European MPs warn of sanctions over jailed Maldives opposition leaders
A visiting delegation from the European parliament urged the government to free political prisoners and engage in genuine dialogue with political parties. “There is no chance that elections that are due to place here in 2018 will be rated as free and fair by Europe or the international community unless these steps start and start now,” said Richard Howitt, MEP.
The European Union will consider imposing targeted sanctions on top Maldivian officials if the government does not release political prisoners and engage in dialogue with political parties, a visiting delegation from the European parliament said today.
Speaking to the local press, Richard Howitt, MEP and vice president of the delegation, said “genuine inter-party talks” should take place with an agreed timetable and an international mediator if required.
Noting that the UN has offered to mediate all-party talks, Howitt said the talks should focus on agreeing upon steps “to begin work to restore the political space, freedom of expression, and freedom of assembly which are today absent.”
“That dialogue cannot take place whilst political leaders are in detention. All leaders should be free to engage and the public must be informed. There is no chance that elections that are due to place here in 2018 will be rated as free and fair by Europe or the international community unless these steps start and start now,” he said.
President Abdulla Yameen’s administration has remained defiant in the face of international criticism and diplomatic pressure to resolve the year-long political crisis sparked by the imprisonment of former Defence Minister Mohamed Nazim and former President Mohamed Nasheed in early 2015.
However, faced with the threat of sanctions after a UN rights panel declared Nasheed’s jailing arbitrary, the government last month authorised a 30-day medical leave for the opposition leader to undergo surgery in England after a concerted lobbying effort by India, Sri Lanka, UK, and US.
Howitt meanwhile noted that a resolution adopted by the European parliament in April last did not include calls for members states to impose sanctions to secure the release of jailed politicians.
However, a second resolution passed in December with an overwhelming majority called on member states “to introduce restrictive measures in the form of targeted sanctions to freeze the assets abroad of certain members of the Maldivian government and their leading supporters in the Maldivian business community, and to impose travel bans on them.”
Referring to ruling party-sponsored legislation on criminalising calls for sanctions, Howitt urged the government to “take actions which remove the need for such sanctions to be considered.”
While targeted sanctions might not be imminent, Howitt said the second resolution represented “a very clear political signal that they are now being seriously considered in a way that they weren’t being seriously considered before.”
Howitt stressed that “Europe does not support any one party or one politician in the Maldives politics.”
“We do point to the legal shortcomings in the case of President Nasheed. But our concern is for the apparent lack of independence of the judiciary and lack of respect for international standards of law in many cases in the Maldives, forming a pattern which suggests that this is being used as a deliberate tool for the treatment of political dissent and opposition,” he said.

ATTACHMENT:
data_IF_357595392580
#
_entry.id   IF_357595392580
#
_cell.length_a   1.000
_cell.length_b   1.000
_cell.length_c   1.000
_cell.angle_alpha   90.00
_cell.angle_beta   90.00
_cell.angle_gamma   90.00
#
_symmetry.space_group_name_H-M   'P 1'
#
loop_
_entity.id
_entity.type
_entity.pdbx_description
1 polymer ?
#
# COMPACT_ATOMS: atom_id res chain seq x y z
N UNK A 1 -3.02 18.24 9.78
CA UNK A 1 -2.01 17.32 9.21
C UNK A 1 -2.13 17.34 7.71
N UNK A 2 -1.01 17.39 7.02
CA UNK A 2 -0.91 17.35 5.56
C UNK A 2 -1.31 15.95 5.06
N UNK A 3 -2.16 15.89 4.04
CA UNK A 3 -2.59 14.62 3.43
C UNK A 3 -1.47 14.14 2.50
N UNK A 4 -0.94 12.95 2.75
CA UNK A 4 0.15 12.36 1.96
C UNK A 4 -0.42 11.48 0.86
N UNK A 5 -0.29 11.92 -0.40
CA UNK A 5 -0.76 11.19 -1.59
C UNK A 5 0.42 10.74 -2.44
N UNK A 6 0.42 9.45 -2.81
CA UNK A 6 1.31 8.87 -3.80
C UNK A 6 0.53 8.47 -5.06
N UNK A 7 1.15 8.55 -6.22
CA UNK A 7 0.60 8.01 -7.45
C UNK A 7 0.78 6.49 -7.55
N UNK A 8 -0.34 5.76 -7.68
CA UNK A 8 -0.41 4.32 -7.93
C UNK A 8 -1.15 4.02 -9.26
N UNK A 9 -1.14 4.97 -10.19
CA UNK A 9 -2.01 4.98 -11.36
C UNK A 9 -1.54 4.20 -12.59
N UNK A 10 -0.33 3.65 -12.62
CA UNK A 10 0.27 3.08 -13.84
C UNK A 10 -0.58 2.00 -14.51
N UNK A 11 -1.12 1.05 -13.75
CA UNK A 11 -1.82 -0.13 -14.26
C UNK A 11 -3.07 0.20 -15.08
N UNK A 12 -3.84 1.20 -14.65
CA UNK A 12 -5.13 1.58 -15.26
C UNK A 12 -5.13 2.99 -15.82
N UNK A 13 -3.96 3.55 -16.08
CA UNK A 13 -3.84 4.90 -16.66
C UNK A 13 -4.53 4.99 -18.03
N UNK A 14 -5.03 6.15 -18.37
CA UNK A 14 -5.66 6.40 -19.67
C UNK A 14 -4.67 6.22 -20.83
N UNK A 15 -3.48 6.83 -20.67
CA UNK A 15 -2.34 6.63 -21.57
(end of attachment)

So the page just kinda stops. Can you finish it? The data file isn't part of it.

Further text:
The EU is also concerned over the cases of former Vice President Ahmed Adeeb and Adhaalath Party president Sheikh Imran Abdulla as well as the lack of progress in the investigation into the disappearance of journalist Ahmed Rilwan, he said.
Jean Lambert, the head of the delegation, said the MEPS “had some very frank discussions, not only with ministers but with political parties, where we’ve discussed a number of issues around the functioning or non-functioning of a multi-party democracy.”
She said the delegation spent Monday afternoon in prison: “It seems to be something that many politicians do these days is spent time in prisons.”
EU delegation visiting Maafushi prison to see conditions for prisoners #Maldives pic.twitter.com/8rvxaxQf93
— EU to the Maldives (@EU_Maldives) February 8, 2016
Meanwhile, following meetings with the MEPs as well as a visiting delegation from the Commonwealth Ministerial Action Group on Sunday, President Yameen reiterated his stand that the Maldives must “seek local solutions for local problems”.
“However, we must listen to what foreign parties who work with us have to say. But if the solutions they propose are burdensome and difficult within the bounds of our laws, we must have the courage to respectfully say no. This is the way I’ve chosen,” he said at the opening of a new artificial beach in Malé Sunday night.
Yameen has repeatedly slammed alleged meddling in internal affairs by Western powers – which he said poses a threat to Maldivian independence, sovereignty, and religious unity – and had previously declared that his government would not bow to foreign pressure and release the opposition leader, insisting that Nasheed must exhaust the domestic appeal process.
The state’s appeal of Nasheed’s terrorism conviction is now before the Supreme Court. The former president was found guilty of ordering the abduction of a judge and sentenced to 13 years in prison last March.
Nasheed has said that he intends to the return to the Maldives and challenge Yameen in the 2018 presidential election. But the opposition leader will only be able to contest the election if the apex court overturns his terrorism conviction.